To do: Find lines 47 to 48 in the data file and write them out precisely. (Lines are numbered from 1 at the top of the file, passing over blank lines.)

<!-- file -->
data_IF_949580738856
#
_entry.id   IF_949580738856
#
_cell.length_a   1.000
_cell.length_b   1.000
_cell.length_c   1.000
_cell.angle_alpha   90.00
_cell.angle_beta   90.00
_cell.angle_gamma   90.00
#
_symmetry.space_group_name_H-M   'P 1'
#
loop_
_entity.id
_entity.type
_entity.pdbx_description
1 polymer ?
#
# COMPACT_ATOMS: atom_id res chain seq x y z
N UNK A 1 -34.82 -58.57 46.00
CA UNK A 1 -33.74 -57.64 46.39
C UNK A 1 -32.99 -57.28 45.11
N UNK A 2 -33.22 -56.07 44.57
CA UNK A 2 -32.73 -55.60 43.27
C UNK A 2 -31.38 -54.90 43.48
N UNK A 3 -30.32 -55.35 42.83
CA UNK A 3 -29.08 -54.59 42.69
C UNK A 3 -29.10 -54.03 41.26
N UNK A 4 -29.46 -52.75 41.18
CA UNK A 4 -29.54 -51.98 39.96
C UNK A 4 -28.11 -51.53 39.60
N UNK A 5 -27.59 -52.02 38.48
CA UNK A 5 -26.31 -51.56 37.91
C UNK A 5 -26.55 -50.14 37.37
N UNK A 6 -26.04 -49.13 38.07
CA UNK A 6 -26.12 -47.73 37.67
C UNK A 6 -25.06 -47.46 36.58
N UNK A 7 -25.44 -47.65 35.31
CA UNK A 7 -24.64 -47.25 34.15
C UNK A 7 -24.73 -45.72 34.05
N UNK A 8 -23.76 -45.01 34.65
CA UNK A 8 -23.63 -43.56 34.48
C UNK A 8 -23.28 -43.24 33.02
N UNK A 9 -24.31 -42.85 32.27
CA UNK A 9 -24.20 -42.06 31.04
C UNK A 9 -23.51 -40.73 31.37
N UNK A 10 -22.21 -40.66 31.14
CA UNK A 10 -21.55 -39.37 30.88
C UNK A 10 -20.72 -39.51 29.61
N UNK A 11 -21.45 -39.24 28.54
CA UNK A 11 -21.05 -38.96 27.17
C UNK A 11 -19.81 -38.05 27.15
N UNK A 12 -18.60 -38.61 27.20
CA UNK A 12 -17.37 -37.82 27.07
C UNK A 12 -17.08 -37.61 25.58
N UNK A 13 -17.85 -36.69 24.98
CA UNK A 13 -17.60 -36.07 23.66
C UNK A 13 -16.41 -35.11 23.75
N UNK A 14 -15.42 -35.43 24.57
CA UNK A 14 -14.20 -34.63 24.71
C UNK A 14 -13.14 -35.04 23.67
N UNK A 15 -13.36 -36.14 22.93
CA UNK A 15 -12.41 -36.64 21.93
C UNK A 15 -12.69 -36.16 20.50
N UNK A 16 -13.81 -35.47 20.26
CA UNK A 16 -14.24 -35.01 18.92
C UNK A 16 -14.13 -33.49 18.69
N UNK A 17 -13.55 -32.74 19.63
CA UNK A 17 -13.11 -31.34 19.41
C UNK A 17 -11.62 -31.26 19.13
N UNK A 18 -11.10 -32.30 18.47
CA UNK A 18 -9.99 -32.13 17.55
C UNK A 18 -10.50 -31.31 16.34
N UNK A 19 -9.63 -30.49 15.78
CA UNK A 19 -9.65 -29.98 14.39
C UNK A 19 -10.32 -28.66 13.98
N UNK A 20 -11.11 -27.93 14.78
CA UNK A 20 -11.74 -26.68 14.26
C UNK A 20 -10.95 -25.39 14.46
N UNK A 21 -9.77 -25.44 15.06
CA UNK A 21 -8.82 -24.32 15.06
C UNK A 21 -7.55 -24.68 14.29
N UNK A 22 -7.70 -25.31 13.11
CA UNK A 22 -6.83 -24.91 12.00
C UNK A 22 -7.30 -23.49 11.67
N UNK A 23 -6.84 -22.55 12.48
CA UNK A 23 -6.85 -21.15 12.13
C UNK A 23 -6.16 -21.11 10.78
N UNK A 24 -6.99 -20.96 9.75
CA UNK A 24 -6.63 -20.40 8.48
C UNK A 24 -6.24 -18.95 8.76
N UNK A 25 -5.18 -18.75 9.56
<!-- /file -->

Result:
C UNK A 9 -23.51 -40.73 31.37
N UNK A 10 -22.21 -40.66 31.14